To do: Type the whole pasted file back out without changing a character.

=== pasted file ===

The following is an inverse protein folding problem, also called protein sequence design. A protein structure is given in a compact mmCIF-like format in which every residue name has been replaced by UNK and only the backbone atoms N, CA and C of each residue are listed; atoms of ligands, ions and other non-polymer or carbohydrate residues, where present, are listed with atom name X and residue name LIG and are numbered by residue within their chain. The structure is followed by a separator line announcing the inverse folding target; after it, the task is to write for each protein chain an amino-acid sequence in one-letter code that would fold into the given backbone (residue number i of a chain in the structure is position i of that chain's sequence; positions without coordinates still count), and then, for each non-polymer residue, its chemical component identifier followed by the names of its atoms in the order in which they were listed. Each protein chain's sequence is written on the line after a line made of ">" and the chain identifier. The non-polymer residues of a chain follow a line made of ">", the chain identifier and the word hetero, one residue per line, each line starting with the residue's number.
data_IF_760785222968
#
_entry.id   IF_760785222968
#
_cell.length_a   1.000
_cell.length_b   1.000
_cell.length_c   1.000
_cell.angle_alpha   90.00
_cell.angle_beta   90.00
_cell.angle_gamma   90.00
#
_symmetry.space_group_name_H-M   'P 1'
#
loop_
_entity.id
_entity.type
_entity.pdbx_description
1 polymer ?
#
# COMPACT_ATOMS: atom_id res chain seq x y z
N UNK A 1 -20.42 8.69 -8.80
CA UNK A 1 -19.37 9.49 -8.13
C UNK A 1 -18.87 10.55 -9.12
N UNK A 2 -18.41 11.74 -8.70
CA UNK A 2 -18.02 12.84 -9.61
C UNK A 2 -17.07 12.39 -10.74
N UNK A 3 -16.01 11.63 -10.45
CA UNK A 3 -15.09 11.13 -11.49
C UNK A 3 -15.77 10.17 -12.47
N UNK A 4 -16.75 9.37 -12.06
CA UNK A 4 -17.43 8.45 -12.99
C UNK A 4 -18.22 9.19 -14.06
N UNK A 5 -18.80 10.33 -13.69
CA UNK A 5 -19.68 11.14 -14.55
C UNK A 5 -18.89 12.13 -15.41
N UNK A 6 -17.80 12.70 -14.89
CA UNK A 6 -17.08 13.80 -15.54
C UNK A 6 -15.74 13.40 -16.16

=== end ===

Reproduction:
The following is an inverse protein folding problem, also called protein sequence design. A protein structure is given in a compact mmCIF-like format in which every residue name has been replaced by UNK and only the backbone atoms N, CA and C of each residue are listed; atoms of ligands, ions and other non-polymer or carbohydrate residues, where present, are listed with atom name X and residue name LIG and are numbered by residue within their chain. The structure is followed by a separator line announcing the inverse folding target; after it, the task is to write for each protein chain an amino-acid sequence in one-letter code that would fold into the given backbone (residue number i of a chain in the structure is position i of that chain's sequence; positions without coordinates still count), and then, for each non-polymer residue, its chemical component identifier followed by the names of its atoms in the order in which they were listed. Each protein chain's sequence is written on the line after a line made of ">" and the chain identifier. The non-polymer residues of a chain follow a line made of ">", the chain identifier and the word hetero, one residue per line, each line starting with the residue's number.
data_IF_760785222968
#
_entry.id   IF_760785222968
#
_cell.length_a   1.000
_cell.length_b   1.000
_cell.length_c   1.000
_cell.angle_alpha   90.00
_cell.angle_beta   90.00
_cell.angle_gamma   90.00
#
_symmetry.space_group_name_H-M   'P 1'
#
loop_
_entity.id
_entity.type
_entity.pdbx_description
1 polymer ?
#
# COMPACT_ATOMS: atom_id res chain seq x y z
N UNK A 1 -20.42 8.69 -8.80
CA UNK A 1 -19.37 9.49 -8.13
C UNK A 1 -18.87 10.55 -9.12
N UNK A 2 -18.41 11.74 -8.70
CA UNK A 2 -18.02 12.84 -9.61
C UNK A 2 -17.07 12.39 -10.74
N UNK A 3 -16.01 11.63 -10.45
CA UNK A 3 -15.09 11.13 -11.49
C UNK A 3 -15.77 10.17 -12.47
N UNK A 4 -16.75 9.37 -12.06
CA UNK A 4 -17.43 8.45 -12.99
C UNK A 4 -18.22 9.19 -14.06
N UNK A 5 -18.80 10.33 -13.69
CA UNK A 5 -19.68 11.14 -14.55
C UNK A 5 -18.89 12.13 -15.41
N UNK A 6 -17.80 12.70 -14.89
CA UNK A 6 -17.08 13.80 -15.54
C UNK A 6 -15.74 13.40 -16.16